Steps to Successful Office Relocation

in Business

An office move is a complex project that shouldn’t be taken lightly, especially if you haven’t had any experience in commercial moves. However, like any project, it can be broken down into a series of smaller tasks.

Planning ahead

Make intelligent use of documents, spreadsheets, and office move checklists. Create a list of all tasks that need to be completed, big or small, as well as steps needed for their completion, people, teams, and companies responsible for each of them. When your tasks are compiled into more manageable chunks, use your planning documents as a road map that connects them in a chronological way. Use sharing software to let others do their part and see what needs doing.

Security in place

A month before your move, talk to your new building manager to make sure that security is covered by your rental. If not, you’ll need to find your own security company, so you have plenty of time to call around for quotes and get them to evaluate your new office. Most security companies need a month’s notice so keep in mind to get his done early.

Notify your suppliers

If you have supplies like water, coffee, snacks, and so on delivered regularly, get in touch with the suppliers at least three weeks ahead, to let them know your moving date. Make sure you inform your cleaning company, as well. Use the time between to research for the best prices for supplies and cleaning at your new office location, provided they aren’t already included in the rent.

Manage your junk

If the move involves a complete design overhaul, you’ll be leaving a substantial amount of rubbish. In environmentally-aware countries like Australia, high landfill disposal costs provide an incentive for businesses to go through rubbish removal services which include recycling. These professionals for junk removal in Sydney specialize in office rubbish can take and recycle your yard waste, bulk items, electronics, and paper waste, leaving the smallest possible environmental footprint.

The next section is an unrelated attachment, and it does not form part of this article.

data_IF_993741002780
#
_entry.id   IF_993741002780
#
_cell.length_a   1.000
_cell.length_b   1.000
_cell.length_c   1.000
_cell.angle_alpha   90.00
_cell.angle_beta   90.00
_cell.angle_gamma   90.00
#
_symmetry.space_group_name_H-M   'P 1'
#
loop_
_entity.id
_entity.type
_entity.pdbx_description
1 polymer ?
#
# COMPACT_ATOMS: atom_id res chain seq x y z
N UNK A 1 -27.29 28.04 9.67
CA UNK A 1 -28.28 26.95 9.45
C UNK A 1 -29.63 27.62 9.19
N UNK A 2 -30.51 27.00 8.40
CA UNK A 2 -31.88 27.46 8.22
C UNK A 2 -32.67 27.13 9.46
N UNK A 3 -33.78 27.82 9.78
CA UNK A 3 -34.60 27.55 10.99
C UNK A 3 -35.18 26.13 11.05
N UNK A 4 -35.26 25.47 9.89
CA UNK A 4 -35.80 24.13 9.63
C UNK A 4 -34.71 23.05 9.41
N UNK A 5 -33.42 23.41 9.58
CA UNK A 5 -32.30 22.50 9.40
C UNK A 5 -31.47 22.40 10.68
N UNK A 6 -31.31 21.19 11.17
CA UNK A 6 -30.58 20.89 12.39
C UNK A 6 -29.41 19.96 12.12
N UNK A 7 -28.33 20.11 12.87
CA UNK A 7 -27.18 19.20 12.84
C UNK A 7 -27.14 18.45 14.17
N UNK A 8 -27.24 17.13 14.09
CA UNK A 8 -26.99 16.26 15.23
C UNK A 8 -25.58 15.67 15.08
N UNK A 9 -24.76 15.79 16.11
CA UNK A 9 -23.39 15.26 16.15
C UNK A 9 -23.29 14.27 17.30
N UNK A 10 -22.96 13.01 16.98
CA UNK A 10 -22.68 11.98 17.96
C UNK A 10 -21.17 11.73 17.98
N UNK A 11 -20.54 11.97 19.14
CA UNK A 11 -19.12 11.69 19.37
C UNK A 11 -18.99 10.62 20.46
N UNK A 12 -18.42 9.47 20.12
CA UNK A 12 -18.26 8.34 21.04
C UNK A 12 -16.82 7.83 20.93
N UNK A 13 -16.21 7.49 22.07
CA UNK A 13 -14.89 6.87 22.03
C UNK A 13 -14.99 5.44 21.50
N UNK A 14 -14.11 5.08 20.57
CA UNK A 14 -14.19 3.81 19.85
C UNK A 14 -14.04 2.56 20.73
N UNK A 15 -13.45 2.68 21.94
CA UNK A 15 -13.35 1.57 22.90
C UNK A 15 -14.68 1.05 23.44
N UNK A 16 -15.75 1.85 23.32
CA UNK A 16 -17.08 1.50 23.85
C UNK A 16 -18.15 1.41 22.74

Woman holding a box in an office

Communicate the move

Apart from notifying your customers, suppliers, and utility companies, you really need to communicate the relevant move details with your staff. The point is to anticipate and eliminate likely issues before they become problems. Make sure your employees understand the reason for the move and explain how they will benefit from it. Staff always appreciates being consulted early on, and then regularly updated on the events that lead to the big day. They will be interested in new commuting distances, availability of parking, but also concerned about redundancy.

The D-Day

Thanks to all the planning you’ve done, the actual moving day might seem anticlimactic. Arrange with the building manager that the air-conditioning is on during the move to make it easier for the moving crews. As soon as the bulky furniture is in place, let your tech people begin installing servers, connecting utilities, telephones, etc. While your new office is getting its shape, make sure you’re focusing on both the big picture and smaller details. Finally, don’t forget to give your employees the day off, as you’re likely to make the move over a weekend.

After the move

Although you’ve moved, you’re not done with your old space yet. You need to terminate the lease or agreement, collect parking passes, security cards, and keys for your old offices, and make sure they’re returned to the landlord. Transfer your insurance to the new location, and update your fixed accounting system for all the new items you’ve purchased. Finally, schedule a press release and client announcements for the next business day.

Moving an office can have a rejuvenating effect on your business. Whether you need room to grow, more space to create, more control over your brand and environment, or simply want to get closer to your clients, moving into a new space is an exciting prospect, at least once you get past the move.

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